BACKGROUND: A procalcitonin (PCT) level is commonly ordered to distinguish between bacterial and viral etiologies of lower respiratory tract infections as it is typically negative in the absence of inflammatory conditions and bacterial infections. With COVID-19 causing an influx of patients presenting with respiratory symptoms, clinicians are in need of useful tools to guide management of these patients. Given the inflammation that is caused by COVID-19, it is currently unknown whether PCT continues to be a reliable or useful test in suspected and confirmed cases of COVID-19 pneumonia.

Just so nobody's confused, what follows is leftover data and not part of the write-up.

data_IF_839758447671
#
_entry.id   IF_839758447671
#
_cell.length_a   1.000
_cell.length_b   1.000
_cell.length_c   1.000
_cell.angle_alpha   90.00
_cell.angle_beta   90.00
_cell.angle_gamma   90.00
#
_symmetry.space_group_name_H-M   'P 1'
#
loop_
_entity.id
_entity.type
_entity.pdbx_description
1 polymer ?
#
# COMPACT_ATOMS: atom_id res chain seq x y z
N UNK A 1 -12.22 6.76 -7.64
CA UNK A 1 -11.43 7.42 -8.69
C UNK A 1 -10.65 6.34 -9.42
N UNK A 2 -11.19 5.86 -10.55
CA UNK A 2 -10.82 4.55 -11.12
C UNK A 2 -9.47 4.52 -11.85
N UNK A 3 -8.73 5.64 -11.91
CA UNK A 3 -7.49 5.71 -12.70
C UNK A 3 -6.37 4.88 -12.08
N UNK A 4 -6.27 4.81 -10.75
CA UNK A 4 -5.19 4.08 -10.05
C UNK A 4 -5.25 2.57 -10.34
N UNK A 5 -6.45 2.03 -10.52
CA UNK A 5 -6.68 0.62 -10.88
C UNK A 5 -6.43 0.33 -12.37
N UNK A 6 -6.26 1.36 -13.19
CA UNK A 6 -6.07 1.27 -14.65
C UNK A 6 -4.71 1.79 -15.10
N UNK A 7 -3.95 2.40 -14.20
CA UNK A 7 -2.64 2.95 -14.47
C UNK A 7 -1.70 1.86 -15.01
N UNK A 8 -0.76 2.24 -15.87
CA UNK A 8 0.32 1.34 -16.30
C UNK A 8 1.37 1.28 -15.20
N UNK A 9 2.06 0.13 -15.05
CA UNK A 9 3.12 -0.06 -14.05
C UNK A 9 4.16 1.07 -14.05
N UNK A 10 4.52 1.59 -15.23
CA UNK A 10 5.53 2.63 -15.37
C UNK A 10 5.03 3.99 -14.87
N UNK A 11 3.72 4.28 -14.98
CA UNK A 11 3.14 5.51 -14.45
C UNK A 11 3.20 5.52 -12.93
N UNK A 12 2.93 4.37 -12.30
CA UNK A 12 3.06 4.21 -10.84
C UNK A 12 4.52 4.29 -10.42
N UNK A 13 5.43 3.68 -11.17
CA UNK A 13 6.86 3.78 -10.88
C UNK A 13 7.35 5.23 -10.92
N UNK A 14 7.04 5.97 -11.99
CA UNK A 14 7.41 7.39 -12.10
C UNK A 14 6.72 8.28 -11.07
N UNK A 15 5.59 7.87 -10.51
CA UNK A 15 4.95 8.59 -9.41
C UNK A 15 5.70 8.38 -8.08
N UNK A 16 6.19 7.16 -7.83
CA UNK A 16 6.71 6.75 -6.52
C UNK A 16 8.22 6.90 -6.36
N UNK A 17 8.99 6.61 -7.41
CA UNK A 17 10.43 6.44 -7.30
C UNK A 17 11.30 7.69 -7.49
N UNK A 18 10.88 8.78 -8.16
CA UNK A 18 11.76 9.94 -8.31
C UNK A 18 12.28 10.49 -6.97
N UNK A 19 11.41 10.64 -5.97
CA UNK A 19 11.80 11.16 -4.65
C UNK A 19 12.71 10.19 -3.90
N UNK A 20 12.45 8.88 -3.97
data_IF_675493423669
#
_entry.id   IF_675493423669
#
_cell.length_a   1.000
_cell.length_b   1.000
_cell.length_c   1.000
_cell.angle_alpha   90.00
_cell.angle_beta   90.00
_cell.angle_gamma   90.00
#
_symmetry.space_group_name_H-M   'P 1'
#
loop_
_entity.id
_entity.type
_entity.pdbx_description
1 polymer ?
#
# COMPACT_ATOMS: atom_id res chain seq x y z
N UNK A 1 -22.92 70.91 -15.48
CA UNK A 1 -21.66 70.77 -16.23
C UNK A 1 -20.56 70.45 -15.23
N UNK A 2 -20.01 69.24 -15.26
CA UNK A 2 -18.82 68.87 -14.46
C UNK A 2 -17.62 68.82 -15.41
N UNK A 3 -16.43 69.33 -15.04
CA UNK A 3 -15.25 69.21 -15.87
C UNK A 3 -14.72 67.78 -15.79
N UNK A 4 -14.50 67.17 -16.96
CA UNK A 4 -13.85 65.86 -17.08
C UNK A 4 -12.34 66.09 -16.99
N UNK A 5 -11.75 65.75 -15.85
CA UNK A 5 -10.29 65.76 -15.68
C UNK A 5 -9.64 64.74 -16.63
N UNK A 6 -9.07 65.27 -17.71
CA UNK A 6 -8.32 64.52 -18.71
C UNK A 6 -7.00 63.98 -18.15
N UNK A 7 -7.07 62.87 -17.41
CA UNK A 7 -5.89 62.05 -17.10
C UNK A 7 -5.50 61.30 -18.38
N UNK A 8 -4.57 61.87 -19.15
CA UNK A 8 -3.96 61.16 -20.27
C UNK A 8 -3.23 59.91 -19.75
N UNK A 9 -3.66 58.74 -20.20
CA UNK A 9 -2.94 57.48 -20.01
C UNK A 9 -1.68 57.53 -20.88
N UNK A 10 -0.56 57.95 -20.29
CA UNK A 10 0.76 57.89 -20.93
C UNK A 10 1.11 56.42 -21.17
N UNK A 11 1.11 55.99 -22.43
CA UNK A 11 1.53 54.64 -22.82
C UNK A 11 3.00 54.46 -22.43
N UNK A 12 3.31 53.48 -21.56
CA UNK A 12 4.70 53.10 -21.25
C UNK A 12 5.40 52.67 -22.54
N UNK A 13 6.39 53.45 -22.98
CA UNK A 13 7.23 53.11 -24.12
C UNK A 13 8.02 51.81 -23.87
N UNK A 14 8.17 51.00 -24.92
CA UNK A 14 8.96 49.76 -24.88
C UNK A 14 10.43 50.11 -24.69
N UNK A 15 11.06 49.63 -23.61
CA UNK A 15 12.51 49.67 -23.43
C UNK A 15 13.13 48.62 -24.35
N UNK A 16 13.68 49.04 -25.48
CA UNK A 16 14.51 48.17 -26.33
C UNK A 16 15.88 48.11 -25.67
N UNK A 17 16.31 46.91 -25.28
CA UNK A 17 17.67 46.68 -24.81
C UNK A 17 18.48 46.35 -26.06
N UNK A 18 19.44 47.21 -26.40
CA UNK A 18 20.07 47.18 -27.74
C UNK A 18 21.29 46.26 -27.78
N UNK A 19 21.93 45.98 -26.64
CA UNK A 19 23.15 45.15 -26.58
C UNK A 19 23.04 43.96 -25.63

OBJECTIVE: To determine whether PCT remains a clinically useful test in patients who present with lower respiratory tract symptoms in the era of COVID-19.
DESIGN: Single-center retrospective cohort study
PARTICIPANTS: 243 adults with lower respiratory tract symptoms who presented to the hospital through the emergency department between April 11, 2020 and May 18, 2020 who received both a COVID-19 test as well as a PCT level.
MAIN MEASURES: COVID-19 positivity/negative, PCT level
KEY RESULTS: It was found that patients with COVID-19 consistently had negative procalcitonin levels (<0.25ng/mL). Based on the odds ratio, a patient with a positive PCT level was 3.4 times more likely to test negative for COVID than a patient with a PCT level <0.25ng/mL.
CONCLUSIONS: There is a highly significant association between a negative procalcitonin and positive COVID-19 infection, thus supporting the continued use of PCT in the COVID-19 era.